Before Trayvon Martin

“Fruitvale Station”
directed by Ryan Coogler
Significant Productions, 85 min., in theaters now

The award-winning film “Fruitvale Station” shows the true story of 22-year-old Oscar Grant III on the day of his death.

The timing of this movie could not have been better. Following the acquittal of George Zimmerman in the murder of Trayvon Martin, and the nation-wide protests it triggered, awareness of racial injustice and police brutality are at a peak.

Grant’s case didn’t attract the same media attention as Martin’s when it happened, but it was no less galling. Grant was fatally shot in Oakland, California on New Years Day 2009 by Bay Area Rapid Transit police officer Johannes Mehserle. In 2010, Mehserle was found guilty of involuntary manslaughter and sentenced to two years in prison, of which he served just eleven months.

The movie starts with original footage captured by citizen journalists who were at the Fruitvale Station at the time of Grant’s homicide in 2009. They’re a bitter beginning to a film about bitter topics: police brutality and social injustice.

Besides the stunning cinematography and powerful soundtrack, the plot is the most shocking aspect of this feature. Written and directed by Ryan Coogler, the film follows Grant on New Years Eve and the events that led to his death in California’s Bay Area. Trying to be a better son, a better boyfriend and a better father, Michael B. Jordan does an amazing job at portraying his character and making the audience rapidly fall in love with him.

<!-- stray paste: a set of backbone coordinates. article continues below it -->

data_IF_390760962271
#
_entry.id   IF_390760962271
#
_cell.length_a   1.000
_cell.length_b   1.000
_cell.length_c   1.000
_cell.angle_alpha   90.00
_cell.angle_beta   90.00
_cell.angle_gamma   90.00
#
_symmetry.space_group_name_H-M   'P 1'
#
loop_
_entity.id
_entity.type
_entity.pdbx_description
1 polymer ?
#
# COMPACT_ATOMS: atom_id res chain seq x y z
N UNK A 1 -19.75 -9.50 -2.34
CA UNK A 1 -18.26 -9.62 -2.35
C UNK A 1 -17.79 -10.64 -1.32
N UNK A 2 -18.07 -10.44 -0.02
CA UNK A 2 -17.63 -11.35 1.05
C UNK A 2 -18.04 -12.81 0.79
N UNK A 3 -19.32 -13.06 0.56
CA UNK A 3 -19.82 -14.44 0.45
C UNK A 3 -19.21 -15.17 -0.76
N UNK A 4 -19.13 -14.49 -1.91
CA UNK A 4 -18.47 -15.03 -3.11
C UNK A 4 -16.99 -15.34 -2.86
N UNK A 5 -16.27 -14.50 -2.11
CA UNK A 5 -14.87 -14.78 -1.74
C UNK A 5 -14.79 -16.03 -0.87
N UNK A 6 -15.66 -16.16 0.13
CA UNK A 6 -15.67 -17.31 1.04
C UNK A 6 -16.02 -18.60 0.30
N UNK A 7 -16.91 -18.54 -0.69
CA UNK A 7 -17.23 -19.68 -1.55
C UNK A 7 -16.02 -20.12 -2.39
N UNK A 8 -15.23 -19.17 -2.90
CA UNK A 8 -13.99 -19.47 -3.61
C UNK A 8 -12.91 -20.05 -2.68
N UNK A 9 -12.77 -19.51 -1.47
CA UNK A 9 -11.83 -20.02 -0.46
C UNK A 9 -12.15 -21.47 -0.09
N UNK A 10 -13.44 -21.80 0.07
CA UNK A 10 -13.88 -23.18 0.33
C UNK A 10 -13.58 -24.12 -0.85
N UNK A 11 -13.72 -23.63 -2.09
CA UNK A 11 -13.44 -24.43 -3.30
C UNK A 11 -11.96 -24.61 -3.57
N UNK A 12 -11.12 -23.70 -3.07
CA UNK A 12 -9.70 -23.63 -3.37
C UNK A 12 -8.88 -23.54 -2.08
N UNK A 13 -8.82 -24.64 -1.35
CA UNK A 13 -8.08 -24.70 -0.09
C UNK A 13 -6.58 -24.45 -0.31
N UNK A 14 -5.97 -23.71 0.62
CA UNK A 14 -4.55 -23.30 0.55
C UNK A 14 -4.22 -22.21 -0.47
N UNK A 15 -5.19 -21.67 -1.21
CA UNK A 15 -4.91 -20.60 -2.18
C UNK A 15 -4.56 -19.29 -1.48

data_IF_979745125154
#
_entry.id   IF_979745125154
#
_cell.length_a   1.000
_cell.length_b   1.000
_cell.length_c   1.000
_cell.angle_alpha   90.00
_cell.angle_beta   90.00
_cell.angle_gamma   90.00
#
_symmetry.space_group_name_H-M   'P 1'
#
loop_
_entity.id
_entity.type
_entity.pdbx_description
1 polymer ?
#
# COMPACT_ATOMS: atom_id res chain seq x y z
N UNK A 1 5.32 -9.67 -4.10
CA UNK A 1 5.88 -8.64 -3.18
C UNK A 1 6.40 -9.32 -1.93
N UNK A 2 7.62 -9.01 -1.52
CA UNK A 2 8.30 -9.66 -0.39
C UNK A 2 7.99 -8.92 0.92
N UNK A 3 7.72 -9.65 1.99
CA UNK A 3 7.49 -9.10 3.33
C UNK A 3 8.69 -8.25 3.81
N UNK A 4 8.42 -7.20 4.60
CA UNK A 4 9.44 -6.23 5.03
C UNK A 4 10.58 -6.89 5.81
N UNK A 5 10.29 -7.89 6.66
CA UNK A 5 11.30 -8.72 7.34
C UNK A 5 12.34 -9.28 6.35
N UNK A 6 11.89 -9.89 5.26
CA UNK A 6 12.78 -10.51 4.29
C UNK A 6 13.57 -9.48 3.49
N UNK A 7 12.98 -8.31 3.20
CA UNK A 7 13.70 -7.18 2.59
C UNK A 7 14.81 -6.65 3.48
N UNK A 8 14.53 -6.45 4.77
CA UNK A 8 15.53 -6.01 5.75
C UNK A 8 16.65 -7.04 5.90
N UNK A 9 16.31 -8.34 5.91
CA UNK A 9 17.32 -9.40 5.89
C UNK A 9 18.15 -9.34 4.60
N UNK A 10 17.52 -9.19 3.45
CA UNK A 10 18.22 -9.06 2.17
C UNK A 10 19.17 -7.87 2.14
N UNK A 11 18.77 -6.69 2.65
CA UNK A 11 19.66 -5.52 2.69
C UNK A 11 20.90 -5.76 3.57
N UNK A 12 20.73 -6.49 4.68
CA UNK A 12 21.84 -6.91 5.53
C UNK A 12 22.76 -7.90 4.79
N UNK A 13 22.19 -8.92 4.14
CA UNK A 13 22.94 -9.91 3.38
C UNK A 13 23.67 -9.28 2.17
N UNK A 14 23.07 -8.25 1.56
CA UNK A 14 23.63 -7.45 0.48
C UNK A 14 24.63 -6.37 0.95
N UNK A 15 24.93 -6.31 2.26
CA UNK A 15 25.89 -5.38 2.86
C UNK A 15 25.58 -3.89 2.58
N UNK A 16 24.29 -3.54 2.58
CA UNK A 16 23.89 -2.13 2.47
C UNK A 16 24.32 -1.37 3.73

Coogler manages to paint a portrait of Grant that’s deeply human. Heart-warming images with his 4-year-old daughter Tatiana, played by Ariana Neal, show how loving, yet unreliable, a father he was. The scenes with his girlfriend Sophina, played by Melonie Diaz, show how caring, yet sometimes unfaithful, he was. And the scenes with his mother Wanda, played by Octavia Spencer, show how devoted, yet uncommunicative, he was. It’s Grant’s flaws as well as his virtues that make the audience root for him and become hopeful for his self-improvement. Most importantly, they humanize him.

Movies like these make us understand the injustices and brutalities that we, as American and as global citizens, live with every day. They toss us into a love-hate relationship with humanity and authority. Better yet, they make us reflect on ourselves and the way we live.

–Ana Vivas

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